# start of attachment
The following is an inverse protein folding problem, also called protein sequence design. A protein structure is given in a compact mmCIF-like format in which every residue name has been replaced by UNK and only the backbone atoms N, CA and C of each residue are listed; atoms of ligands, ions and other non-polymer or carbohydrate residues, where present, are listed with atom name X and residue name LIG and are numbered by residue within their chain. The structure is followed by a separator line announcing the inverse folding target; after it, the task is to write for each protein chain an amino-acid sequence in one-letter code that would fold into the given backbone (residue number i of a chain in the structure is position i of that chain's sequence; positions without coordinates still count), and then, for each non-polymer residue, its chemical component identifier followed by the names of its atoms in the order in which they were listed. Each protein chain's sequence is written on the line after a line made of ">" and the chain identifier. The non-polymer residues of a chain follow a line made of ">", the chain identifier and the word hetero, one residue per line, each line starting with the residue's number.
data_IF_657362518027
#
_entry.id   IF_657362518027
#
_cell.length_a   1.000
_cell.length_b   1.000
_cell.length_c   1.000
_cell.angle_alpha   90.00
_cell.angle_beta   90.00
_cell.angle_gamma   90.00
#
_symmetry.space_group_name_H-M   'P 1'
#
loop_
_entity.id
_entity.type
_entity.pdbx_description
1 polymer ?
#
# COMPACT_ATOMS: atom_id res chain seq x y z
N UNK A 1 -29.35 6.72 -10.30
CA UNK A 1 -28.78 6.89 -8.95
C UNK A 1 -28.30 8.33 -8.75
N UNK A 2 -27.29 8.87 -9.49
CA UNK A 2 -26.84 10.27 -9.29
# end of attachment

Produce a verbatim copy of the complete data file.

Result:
The following is an inverse protein folding problem, also called protein sequence design. A protein structure is given in a compact mmCIF-like format in which every residue name has been replaced by UNK and only the backbone atoms N, CA and C of each residue are listed; atoms of ligands, ions and other non-polymer or carbohydrate residues, where present, are listed with atom name X and residue name LIG and are numbered by residue within their chain. The structure is followed by a separator line announcing the inverse folding target; after it, the task is to write for each protein chain an amino-acid sequence in one-letter code that would fold into the given backbone (residue number i of a chain in the structure is position i of that chain's sequence; positions without coordinates still count), and then, for each non-polymer residue, its chemical component identifier followed by the names of its atoms in the order in which they were listed. Each protein chain's sequence is written on the line after a line made of ">" and the chain identifier. The non-polymer residues of a chain follow a line made of ">", the chain identifier and the word hetero, one residue per line, each line starting with the residue's number.
data_IF_657362518027
#
_entry.id   IF_657362518027
#
_cell.length_a   1.000
_cell.length_b   1.000
_cell.length_c   1.000
_cell.angle_alpha   90.00
_cell.angle_beta   90.00
_cell.angle_gamma   90.00
#
_symmetry.space_group_name_H-M   'P 1'
#
loop_
_entity.id
_entity.type
_entity.pdbx_description
1 polymer ?
#
# COMPACT_ATOMS: atom_id res chain seq x y z
N UNK A 1 -29.35 6.72 -10.30
CA UNK A 1 -28.78 6.89 -8.95
C UNK A 1 -28.30 8.33 -8.75
N UNK A 2 -27.29 8.87 -9.49
CA UNK A 2 -26.84 10.27 -9.29